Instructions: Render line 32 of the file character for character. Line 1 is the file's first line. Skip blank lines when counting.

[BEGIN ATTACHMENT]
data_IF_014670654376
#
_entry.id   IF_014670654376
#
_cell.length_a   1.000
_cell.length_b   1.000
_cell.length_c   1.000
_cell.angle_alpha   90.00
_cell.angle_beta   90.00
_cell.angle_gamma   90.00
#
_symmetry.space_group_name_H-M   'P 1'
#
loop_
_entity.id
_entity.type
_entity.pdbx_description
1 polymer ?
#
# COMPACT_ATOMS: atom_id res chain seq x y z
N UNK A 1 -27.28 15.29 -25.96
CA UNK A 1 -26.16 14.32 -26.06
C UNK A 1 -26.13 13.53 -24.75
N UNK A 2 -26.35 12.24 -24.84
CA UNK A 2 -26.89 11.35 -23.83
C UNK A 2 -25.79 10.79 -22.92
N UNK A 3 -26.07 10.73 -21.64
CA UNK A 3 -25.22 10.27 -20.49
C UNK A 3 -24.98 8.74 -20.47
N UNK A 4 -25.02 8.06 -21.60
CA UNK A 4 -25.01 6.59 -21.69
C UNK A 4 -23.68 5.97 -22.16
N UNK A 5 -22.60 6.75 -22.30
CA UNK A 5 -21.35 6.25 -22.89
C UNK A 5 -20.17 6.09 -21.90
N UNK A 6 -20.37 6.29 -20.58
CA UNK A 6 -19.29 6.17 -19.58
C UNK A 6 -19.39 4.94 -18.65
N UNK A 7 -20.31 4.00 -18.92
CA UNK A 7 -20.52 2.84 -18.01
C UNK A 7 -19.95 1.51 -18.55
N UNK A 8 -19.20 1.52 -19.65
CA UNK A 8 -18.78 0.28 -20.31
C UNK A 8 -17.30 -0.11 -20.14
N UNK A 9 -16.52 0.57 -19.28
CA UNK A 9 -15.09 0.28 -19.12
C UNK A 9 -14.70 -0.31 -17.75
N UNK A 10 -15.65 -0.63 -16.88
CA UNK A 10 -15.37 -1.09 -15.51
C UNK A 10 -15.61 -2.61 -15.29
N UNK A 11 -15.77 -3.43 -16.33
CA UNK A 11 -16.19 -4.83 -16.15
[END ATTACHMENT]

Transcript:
C UNK A 4 -23.68 5.97 -22.16